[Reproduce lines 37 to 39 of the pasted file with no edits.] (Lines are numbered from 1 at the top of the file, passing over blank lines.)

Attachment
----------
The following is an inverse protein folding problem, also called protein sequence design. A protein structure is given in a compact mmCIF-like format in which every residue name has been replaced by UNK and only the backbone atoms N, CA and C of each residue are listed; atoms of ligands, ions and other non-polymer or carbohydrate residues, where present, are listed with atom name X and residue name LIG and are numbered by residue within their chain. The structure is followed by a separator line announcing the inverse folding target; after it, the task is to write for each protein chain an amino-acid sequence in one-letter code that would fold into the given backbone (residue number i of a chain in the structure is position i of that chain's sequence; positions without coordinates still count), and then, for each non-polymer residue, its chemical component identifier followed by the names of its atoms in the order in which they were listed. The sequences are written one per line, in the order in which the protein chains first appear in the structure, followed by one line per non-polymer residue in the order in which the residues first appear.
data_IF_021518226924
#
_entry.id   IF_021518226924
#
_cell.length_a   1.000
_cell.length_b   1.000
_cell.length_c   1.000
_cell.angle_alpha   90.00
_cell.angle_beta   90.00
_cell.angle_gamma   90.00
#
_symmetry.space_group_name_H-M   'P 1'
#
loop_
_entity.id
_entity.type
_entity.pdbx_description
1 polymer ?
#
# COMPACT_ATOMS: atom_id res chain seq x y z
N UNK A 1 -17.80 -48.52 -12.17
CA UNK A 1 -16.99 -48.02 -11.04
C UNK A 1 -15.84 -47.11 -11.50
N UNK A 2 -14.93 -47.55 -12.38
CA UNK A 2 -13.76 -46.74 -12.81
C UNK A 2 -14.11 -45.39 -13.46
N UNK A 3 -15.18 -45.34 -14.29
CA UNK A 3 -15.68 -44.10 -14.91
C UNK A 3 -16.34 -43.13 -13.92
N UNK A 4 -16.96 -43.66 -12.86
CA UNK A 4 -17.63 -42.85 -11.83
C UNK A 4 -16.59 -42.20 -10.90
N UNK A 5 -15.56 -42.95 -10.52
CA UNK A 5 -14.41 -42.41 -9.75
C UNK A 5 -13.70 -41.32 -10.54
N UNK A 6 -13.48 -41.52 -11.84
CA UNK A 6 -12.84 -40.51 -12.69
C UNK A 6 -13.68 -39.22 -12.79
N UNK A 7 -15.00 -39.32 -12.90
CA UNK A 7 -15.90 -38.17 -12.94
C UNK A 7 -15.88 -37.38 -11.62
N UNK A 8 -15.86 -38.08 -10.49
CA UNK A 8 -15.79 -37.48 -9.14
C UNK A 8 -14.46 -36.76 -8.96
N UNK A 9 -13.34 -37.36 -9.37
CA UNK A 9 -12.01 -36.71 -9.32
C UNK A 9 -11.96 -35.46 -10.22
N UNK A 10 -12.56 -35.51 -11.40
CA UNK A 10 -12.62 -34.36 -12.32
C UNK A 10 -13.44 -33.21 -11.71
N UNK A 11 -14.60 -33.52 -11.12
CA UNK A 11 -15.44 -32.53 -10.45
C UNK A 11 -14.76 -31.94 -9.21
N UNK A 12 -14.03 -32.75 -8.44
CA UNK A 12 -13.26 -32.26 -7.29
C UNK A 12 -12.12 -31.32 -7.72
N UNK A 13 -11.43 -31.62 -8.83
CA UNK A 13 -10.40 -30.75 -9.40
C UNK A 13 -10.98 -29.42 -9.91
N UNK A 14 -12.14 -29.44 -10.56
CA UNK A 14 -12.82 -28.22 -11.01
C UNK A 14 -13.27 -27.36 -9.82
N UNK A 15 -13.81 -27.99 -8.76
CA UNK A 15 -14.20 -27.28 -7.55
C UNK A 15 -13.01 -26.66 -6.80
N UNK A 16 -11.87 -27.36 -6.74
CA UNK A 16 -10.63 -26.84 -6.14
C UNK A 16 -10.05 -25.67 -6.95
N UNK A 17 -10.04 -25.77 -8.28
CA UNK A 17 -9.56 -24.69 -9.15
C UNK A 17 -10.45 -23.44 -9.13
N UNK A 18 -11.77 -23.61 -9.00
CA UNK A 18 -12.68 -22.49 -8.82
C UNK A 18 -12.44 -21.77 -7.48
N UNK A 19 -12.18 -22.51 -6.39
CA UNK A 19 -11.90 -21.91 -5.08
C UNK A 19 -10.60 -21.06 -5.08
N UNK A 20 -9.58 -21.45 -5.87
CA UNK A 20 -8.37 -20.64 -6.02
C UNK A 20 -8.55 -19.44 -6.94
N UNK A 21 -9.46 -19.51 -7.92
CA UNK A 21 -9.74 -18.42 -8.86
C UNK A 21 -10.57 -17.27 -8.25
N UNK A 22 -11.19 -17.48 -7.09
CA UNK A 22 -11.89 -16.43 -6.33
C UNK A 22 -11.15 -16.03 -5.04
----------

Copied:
N UNK A 6 -13.48 -41.52 -11.84
CA UNK A 6 -12.84 -40.51 -12.69
C UNK A 6 -13.68 -39.22 -12.79